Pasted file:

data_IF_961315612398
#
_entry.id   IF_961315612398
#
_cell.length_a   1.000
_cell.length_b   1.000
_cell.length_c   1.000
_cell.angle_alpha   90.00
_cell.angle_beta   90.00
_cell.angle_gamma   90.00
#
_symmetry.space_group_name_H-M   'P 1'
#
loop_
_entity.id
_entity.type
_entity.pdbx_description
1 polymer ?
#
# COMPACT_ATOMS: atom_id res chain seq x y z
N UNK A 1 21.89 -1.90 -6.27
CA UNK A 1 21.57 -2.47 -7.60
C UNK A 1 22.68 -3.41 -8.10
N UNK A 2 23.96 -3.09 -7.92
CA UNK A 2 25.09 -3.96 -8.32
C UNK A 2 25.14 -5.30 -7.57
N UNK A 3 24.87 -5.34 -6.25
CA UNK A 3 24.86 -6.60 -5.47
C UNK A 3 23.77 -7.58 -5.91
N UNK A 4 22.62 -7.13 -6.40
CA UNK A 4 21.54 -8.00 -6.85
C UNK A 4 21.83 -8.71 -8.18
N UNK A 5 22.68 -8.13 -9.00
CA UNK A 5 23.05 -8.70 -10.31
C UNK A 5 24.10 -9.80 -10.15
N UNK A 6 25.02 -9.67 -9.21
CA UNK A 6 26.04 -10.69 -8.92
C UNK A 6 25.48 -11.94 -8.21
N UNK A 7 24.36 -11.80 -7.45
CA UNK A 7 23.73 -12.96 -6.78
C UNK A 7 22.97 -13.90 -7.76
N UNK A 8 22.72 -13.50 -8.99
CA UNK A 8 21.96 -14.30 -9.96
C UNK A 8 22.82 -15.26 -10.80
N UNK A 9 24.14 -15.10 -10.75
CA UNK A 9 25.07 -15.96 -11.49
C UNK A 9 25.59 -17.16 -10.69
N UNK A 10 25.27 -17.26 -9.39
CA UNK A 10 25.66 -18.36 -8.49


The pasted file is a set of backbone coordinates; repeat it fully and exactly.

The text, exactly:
data_IF_961315612398
#
_entry.id   IF_961315612398
#
_cell.length_a   1.000
_cell.length_b   1.000
_cell.length_c   1.000
_cell.angle_alpha   90.00
_cell.angle_beta   90.00
_cell.angle_gamma   90.00
#
_symmetry.space_group_name_H-M   'P 1'
#
loop_
_entity.id
_entity.type
_entity.pdbx_description
1 polymer ?
#
# COMPACT_ATOMS: atom_id res chain seq x y z
N UNK A 1 21.89 -1.90 -6.27
CA UNK A 1 21.57 -2.47 -7.60
C UNK A 1 22.68 -3.41 -8.10
N UNK A 2 23.96 -3.09 -7.92
CA UNK A 2 25.09 -3.96 -8.32
C UNK A 2 25.14 -5.30 -7.57
N UNK A 3 24.87 -5.34 -6.25
CA UNK A 3 24.86 -6.60 -5.47
C UNK A 3 23.77 -7.58 -5.91
N UNK A 4 22.62 -7.13 -6.40
CA UNK A 4 21.54 -8.00 -6.85
C UNK A 4 21.83 -8.71 -8.18
N UNK A 5 22.68 -8.13 -9.00
CA UNK A 5 23.05 -8.70 -10.31
C UNK A 5 24.10 -9.80 -10.15
N UNK A 6 25.02 -9.67 -9.21
CA UNK A 6 26.04 -10.69 -8.92
C UNK A 6 25.48 -11.94 -8.21
N UNK A 7 24.36 -11.80 -7.45
CA UNK A 7 23.73 -12.96 -6.78
C UNK A 7 22.97 -13.90 -7.76
N UNK A 8 22.72 -13.50 -8.99
CA UNK A 8 21.96 -14.30 -9.96
C UNK A 8 22.82 -15.26 -10.80
N UNK A 9 24.14 -15.10 -10.75
CA UNK A 9 25.07 -15.96 -11.49
C UNK A 9 25.59 -17.16 -10.69
N UNK A 10 25.27 -17.26 -9.39
CA UNK A 10 25.66 -18.36 -8.49